The Question We're All Asking
I ended yesterday's episode of General Hospital with a serious question heavily weighing on my mind.
It wasn't "On a scale of 1-10, how amazing was the line 'Who do I have to screw to get off this movie'?", because the answer to that is clearly 10.
And, no, it wasn't "What was the point of having a big Carly kidnapping if nobody even knew she was missing until Jason stumbled upon her at the end of the episode in which she was kidnapped?", although that IS a good question. Not that anybody would actually think Carly wouldn't survive this, because duh (I don't think even Bob Guza thinks the audience is dumb enough to seriously worry about Carly's survival), but they could have at least attempted to make this into a dramatic scenario!
And it also wasn't, "What did Greg Vaughan do to the writers that led to their refusal to write scenes for Lucky in which he was on equal footing with Jason, or actually on-screen at all?", but I am curious about that. The difference between the writing for GV's Lucky and Jonathan Jackson's Lucky continues to be striking.
Lucky: What are you talking about?
Jason: Lucky, it's such a long story. I--
Lucky, crabby: Condensed version.
I enjoy competent Lucky, and Jason having respect for him.
And the question wasn't even, "Why would a police officer let the local mobster hang around waiting for a detective, at the detective's desk, unattended and not say anything to the local mobster, even when the local mobster starts oh so casually rifling through the papers on the detective's desk with a plain as day 'Nothing to see here, folks, nothing to see' look on his face?", although I can see why you'd think that, because what the hell?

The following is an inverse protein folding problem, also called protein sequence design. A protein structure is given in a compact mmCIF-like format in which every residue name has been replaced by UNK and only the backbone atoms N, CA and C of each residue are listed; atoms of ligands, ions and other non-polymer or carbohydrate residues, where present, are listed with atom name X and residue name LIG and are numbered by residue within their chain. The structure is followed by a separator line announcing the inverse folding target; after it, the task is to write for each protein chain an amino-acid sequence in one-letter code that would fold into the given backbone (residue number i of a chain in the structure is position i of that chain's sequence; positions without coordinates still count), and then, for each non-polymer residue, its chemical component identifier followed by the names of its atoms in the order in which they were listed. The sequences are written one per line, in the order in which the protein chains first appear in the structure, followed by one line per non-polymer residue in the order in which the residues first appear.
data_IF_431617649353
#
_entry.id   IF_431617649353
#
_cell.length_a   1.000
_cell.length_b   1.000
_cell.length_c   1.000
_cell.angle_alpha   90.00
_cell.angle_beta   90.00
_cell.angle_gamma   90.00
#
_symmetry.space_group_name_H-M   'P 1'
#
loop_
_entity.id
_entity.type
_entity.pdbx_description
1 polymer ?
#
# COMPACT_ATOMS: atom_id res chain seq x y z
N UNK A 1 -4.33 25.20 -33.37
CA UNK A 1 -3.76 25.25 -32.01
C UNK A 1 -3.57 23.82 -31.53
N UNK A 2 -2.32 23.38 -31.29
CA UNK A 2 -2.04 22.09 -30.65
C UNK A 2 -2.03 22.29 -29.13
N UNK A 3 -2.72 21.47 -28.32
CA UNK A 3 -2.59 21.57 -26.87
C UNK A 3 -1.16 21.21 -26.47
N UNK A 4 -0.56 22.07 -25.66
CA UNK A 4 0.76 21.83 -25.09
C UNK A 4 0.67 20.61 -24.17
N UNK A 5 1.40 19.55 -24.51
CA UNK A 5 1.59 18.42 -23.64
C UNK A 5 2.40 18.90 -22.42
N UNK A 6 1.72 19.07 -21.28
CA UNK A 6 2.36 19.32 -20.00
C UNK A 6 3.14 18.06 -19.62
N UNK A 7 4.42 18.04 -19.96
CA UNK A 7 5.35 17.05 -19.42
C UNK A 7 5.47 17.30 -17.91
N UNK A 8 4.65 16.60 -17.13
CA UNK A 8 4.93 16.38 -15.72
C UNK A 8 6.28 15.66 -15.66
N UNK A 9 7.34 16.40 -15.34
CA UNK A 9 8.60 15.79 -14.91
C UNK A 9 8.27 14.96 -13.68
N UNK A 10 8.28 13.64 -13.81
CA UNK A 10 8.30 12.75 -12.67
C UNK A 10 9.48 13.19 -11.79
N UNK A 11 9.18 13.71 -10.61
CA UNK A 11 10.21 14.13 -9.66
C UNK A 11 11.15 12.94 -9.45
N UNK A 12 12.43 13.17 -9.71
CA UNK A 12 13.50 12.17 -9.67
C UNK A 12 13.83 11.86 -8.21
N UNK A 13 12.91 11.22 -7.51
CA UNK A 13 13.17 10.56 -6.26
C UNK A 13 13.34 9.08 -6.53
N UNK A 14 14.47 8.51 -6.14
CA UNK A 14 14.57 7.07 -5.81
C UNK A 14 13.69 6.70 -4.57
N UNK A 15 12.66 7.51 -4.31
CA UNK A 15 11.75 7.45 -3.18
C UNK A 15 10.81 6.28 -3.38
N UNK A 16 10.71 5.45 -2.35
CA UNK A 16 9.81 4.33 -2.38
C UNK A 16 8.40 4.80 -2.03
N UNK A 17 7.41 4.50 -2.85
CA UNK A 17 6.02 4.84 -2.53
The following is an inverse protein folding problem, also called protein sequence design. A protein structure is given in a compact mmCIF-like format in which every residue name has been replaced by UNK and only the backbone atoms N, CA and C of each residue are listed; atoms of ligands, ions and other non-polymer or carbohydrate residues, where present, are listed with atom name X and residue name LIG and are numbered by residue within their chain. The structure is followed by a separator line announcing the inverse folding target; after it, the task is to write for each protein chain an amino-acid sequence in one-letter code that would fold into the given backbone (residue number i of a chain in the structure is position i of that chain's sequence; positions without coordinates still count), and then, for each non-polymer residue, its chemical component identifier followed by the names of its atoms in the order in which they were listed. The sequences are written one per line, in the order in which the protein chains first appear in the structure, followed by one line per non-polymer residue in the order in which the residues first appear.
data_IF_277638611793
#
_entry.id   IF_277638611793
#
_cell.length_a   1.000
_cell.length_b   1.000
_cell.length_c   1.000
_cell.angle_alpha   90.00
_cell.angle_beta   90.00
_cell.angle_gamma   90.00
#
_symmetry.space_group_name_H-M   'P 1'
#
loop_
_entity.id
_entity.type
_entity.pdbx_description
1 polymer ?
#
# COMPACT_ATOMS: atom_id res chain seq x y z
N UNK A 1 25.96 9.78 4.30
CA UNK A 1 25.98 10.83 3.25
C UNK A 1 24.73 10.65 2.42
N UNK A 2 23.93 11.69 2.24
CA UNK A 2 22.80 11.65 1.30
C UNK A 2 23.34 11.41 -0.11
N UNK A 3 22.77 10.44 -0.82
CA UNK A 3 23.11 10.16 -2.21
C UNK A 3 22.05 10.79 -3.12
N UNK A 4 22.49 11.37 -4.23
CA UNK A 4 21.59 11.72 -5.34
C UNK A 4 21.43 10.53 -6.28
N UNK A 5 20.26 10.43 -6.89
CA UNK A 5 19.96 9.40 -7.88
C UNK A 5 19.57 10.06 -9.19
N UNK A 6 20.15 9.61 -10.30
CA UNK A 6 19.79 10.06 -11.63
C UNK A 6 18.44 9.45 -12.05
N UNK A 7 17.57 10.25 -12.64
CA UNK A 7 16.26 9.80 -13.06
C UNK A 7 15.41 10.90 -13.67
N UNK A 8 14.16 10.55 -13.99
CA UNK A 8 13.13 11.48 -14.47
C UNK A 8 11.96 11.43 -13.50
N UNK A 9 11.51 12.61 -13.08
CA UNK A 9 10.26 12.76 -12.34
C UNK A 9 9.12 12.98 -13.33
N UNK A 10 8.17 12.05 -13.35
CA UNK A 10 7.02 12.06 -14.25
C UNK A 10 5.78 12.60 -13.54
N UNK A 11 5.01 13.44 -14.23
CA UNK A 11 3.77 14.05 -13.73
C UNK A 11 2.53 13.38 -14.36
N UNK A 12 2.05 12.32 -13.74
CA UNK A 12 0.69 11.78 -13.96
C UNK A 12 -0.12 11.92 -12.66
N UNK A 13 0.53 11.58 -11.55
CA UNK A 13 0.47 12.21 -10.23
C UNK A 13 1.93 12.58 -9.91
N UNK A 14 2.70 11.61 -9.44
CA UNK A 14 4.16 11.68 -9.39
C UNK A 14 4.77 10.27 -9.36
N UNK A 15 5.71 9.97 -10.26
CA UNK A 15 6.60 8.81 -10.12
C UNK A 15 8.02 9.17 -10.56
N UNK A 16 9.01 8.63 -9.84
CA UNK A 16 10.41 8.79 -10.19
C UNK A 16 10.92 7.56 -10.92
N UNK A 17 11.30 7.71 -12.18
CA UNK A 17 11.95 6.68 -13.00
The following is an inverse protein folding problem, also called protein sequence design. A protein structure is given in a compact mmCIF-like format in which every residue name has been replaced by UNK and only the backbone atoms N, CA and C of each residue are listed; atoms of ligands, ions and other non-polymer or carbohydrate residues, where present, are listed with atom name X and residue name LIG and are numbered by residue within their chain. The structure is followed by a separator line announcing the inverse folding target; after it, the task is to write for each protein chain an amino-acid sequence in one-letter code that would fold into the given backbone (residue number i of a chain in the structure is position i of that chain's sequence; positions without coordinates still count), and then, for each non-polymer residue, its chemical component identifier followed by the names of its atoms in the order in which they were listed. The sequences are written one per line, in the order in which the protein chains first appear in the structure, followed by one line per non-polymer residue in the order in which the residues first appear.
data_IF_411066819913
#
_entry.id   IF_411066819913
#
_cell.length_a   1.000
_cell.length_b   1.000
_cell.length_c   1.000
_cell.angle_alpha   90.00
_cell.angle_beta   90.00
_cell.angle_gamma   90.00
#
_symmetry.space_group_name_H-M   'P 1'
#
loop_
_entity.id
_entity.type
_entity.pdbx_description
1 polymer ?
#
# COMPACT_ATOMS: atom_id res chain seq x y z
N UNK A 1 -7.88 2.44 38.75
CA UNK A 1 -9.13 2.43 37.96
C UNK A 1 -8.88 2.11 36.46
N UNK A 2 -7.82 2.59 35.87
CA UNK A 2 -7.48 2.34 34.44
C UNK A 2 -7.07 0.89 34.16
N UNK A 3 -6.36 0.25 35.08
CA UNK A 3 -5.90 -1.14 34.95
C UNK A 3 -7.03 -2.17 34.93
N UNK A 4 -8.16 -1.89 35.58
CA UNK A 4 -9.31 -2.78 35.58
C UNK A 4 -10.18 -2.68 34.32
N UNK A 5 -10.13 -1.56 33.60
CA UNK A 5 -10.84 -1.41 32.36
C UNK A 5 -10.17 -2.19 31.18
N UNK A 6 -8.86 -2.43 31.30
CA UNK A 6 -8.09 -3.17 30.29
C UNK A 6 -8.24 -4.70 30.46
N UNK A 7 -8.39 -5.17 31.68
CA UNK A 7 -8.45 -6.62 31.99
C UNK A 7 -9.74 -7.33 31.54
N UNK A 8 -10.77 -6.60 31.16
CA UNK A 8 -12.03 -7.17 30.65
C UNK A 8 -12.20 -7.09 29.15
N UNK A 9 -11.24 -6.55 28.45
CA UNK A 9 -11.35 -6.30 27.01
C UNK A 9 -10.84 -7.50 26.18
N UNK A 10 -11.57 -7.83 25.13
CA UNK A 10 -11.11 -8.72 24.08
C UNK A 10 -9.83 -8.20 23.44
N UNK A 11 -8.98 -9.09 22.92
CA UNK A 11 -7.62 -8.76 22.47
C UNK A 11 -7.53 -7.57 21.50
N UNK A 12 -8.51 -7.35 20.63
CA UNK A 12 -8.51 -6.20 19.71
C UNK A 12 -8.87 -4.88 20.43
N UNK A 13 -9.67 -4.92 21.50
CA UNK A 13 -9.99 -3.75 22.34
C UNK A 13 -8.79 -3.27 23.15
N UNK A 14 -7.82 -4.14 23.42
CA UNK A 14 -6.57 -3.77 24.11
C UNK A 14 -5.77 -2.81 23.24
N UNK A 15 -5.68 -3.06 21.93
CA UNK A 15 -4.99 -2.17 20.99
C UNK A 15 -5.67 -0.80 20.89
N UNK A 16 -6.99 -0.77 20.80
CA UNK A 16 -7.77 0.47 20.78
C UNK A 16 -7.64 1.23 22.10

No, the big question I am left with is: what circumstances led to Johnny encountering a senior citizen and deciding to trade shirts with him, and why weren't we treated to that scene on-screen? What did Johnny give the old man in return? I feel like a bag of Werther's originals and a recorded episode of Matlock were involved somehow.
It's an old man sweater, is what I'm trying to say. And yet the terrible sweater made Olivia infantilize him more than she usually does!
It's all very confusing, but one thing I do know for certain is that I spent more time creating an elaborate backstory for this sweater (which, if it is a recurring wardrobe staple, may become my newest irrational wardrobe obsession) than the writers have spent thinking about Johnny in general. That says a lot about me, and about the writing staff, and none of it is good.